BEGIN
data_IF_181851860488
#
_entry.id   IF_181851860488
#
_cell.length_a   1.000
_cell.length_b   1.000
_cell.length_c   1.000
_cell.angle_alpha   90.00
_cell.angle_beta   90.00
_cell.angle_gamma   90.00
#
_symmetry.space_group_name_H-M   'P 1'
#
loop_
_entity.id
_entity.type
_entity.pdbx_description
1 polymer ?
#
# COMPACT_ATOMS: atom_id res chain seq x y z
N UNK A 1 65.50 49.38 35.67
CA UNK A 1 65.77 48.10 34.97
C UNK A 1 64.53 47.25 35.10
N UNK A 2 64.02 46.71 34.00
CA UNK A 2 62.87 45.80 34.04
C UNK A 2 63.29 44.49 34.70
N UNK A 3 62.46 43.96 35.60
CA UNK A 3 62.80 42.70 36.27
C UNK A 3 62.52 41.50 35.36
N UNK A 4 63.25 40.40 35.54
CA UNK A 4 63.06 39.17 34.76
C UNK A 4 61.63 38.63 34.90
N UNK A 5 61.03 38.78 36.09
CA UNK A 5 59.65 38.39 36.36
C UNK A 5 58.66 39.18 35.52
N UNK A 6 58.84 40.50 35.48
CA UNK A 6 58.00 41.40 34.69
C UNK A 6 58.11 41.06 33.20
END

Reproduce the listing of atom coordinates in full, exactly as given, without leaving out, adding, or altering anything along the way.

data_IF_181851860488
#
_entry.id   IF_181851860488
#
_cell.length_a   1.000
_cell.length_b   1.000
_cell.length_c   1.000
_cell.angle_alpha   90.00
_cell.angle_beta   90.00
_cell.angle_gamma   90.00
#
_symmetry.space_group_name_H-M   'P 1'
#
loop_
_entity.id
_entity.type
_entity.pdbx_description
1 polymer ?
#
# COMPACT_ATOMS: atom_id res chain seq x y z
N UNK A 1 65.50 49.38 35.67
CA UNK A 1 65.77 48.10 34.97
C UNK A 1 64.53 47.25 35.10
N UNK A 2 64.02 46.71 34.00
CA UNK A 2 62.87 45.80 34.04
C UNK A 2 63.29 44.49 34.70
N UNK A 3 62.46 43.96 35.60
CA UNK A 3 62.80 42.70 36.27
C UNK A 3 62.52 41.50 35.36
N UNK A 4 63.25 40.40 35.54
CA UNK A 4 63.06 39.17 34.76
C UNK A 4 61.63 38.63 34.90
N UNK A 5 61.03 38.78 36.09
CA UNK A 5 59.65 38.39 36.36
C UNK A 5 58.66 39.18 35.52
N UNK A 6 58.84 40.50 35.48
CA UNK A 6 58.00 41.40 34.69
C UNK A 6 58.11 41.06 33.20